As part of its policy paper “smarter regulation to grow the economy” in May 2023, the Government announced plans to limit the length of non-compete clauses in employment contracts to three months. This 3 month cap on non-compete clauses represents a major shift that could see employers making greater use of garden leave clauses and imposing longer notice periods to protect the business’ interests.
This article explains the proposed changes and looks at the potential implications for employers.
What is a non-compete clause?
A non-compete clause is one type of post termination restriction (PTR) , also known as “restrictive covenants” which can be used by employers to restrict employees in their activities after their employment has ended. Broadly, non-compete clauses prevent employees from going and working for a competitor in a certain geographical area for a certain amount of time after their employment has come to an end.
Broadly, non-compete clauses prevent employees from going and working for a competitor in a certain geographical area for a certain amount of time after their employment has come to an end
Case law has determined that post termination restrictions are enforceable only if they are no wider than is reasonable in order to protect the employer’s legitimate business interests, such as protecting confidential information and customer contacts.
Why a 3 month cap on non-compete clauses?
The Government announced their plans to restrict non-compete clauses, some two and a half years after inviting comments on its consultation paper, launched in 2020 which explored multiple options for reforming the law in this area.
The reason behind the Government’s consultation was that it wanted to make it easier for individuals to start new businesses, find new work, and for people to apply their skills to drive economic growth. The Government is hoping that capping non-competes at three months will provide greater flexibility in the current tight labour market conditions, and that the economy will benefit from the wider talent pool.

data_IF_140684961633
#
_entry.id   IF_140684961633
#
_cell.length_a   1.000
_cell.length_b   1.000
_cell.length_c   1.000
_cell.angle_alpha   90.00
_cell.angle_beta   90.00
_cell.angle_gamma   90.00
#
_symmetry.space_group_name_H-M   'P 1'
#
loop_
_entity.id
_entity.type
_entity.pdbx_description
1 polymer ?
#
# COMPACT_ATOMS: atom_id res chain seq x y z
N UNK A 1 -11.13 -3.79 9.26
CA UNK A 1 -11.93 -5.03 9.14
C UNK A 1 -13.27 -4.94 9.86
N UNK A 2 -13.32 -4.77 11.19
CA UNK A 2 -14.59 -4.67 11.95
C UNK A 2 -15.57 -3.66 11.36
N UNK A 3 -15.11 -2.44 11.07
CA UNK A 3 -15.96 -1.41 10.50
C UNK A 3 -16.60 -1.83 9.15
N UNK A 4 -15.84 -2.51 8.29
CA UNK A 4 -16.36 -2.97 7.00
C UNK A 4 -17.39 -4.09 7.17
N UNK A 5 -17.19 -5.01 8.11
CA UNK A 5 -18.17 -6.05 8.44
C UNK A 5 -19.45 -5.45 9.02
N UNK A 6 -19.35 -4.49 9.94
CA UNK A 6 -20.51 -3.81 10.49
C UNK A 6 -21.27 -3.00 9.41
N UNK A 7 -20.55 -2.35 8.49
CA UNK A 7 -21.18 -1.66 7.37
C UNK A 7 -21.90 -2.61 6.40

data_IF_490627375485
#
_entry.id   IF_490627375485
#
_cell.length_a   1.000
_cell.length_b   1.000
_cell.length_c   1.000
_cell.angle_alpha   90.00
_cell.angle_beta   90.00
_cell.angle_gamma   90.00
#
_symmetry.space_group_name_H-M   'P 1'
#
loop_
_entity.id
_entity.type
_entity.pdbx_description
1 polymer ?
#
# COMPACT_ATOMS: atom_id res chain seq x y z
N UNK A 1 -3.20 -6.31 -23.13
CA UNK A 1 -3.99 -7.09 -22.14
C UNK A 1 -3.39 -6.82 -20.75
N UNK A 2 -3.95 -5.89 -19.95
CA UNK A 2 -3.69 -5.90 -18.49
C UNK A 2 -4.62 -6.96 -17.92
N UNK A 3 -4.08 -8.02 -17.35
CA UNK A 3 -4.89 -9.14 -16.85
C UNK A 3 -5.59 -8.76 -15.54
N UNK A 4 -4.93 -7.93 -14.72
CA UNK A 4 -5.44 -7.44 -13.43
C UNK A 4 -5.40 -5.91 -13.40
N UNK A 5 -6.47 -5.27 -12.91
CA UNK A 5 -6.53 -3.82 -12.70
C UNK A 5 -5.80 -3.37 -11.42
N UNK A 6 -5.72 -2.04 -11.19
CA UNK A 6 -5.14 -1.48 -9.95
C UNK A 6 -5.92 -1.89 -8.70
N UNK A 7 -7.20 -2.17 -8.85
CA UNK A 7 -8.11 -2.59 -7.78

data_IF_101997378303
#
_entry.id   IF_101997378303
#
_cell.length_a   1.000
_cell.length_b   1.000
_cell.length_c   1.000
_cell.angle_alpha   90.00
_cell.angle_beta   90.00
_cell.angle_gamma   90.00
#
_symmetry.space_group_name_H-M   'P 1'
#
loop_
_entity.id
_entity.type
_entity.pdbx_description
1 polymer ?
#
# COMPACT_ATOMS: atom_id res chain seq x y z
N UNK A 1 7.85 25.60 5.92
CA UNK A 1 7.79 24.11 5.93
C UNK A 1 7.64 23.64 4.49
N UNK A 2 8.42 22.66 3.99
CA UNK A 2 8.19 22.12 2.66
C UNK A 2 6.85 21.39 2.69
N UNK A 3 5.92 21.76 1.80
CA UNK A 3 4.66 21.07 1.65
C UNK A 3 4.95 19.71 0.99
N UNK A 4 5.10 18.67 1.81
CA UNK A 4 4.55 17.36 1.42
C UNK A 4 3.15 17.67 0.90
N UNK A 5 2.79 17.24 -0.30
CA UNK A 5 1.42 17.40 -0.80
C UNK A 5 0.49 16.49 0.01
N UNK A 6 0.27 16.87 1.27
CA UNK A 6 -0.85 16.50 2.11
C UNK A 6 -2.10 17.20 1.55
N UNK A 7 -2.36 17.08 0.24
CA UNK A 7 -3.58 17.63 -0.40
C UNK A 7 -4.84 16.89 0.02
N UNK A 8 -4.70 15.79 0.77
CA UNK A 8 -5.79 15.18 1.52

The proposed reform will apply to employment and worker contracts, meaning that both employees and workers will be affected. Workers being those who are not employees but who work under a contract for services, such as agency workers, and those workers on zero hour contracts etc.
The Government response confirms that legislation will introduce the statutory limit “when parliamentary time allows”. As yet, there is no relevant employment bill currently before parliament, which means that the proposed reform probably has a long legislative journey ahead of it. We wait to see.
3 month cap on non-compete clauses, the impact for employers
The new plans only apply to non-compete clauses, they do not affect other types of restrictive covenants such as non- solicitation clauses, which limit an ex-employees ability to poach clients or colleagues, or non-dealing clauses, which limit an ex-employees ability to have any dealings with previous clients even if the employee is approached by them. It is therefore likely that employers will look to impose or strengthen these, as well as implement other business protection measures.
Employers could start tightening up contractual arrangements, policies and practices, for example increasing notice periods and having longer garden leave periods for both new joiners and existing staff, in order to protect trade secrets and confidential information ending up in the hands of a competitor. So for example, notice periods of 3 or 4 months, combined with a 3 month non-compete clause would allow the business in effect 6 or so months protection.
For client facing employees for example, consider implementing procedures so if one leaves, all of the confidential information regarding the clients or customers that they were looking after doesn’t leave with them. It happens! Helpful measures include restricting the employee-client communication on WhatsApp for example, or providing company phones so that employees do not have client numbers on their personal mobiles. Other practical measures include reminding employees at exit interviews of their ongoing obligations regarding confidential information, and being stringent about recalling all company devices (which may contain confidential information) from the employee on exit. Consider reviewing and tightening up IT security arrangements, such as prohibiting the use of personal email addresses for company business, and using system alerts which flag any unusual copying, printing or downloading activities.
post termination restrictions are enforceable only if they are no wider than is reasonable in order to protect the employer’s legitimate business interests
Remember that even though there will be the new 3 month cap on non compete clauses, this does not mean that non-compete clauses of less than 3 months are automatically enforceable! The existing common law principles of enforceability “just enough to protect the business’ legitimate interests” will still apply.
To enhance the transparency about non-compete clauses, the Government has confirmed that it will publish guidance on their use and the underlying law. We wait to see what guidance will be given for non-compete clauses already in place that exceed the 3 months. If you need advice and guidance on planning for this change, please do get it in touch.